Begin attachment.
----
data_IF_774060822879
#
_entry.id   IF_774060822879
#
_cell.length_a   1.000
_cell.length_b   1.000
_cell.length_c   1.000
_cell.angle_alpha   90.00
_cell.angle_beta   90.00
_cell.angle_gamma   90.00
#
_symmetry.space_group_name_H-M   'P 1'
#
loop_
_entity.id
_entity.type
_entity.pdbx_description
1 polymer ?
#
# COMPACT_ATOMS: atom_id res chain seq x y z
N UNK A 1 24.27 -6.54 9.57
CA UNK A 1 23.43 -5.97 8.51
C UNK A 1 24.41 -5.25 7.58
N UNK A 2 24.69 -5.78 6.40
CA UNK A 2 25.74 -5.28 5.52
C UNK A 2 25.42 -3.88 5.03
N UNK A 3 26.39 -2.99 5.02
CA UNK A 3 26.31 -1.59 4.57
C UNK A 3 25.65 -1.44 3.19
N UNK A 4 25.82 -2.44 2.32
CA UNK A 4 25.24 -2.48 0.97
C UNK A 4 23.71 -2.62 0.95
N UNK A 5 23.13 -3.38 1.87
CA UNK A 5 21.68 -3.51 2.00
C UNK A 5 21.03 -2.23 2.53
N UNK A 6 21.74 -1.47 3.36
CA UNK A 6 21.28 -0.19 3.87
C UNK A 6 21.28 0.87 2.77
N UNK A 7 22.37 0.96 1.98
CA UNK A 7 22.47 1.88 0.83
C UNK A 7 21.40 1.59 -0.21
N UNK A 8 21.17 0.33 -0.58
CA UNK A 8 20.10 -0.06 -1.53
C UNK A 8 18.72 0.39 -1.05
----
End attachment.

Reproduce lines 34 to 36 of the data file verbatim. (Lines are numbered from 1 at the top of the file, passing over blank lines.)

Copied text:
CA UNK A 5 21.68 -3.51 2.00
C UNK A 5 21.03 -2.23 2.53
N UNK A 6 21.74 -1.47 3.36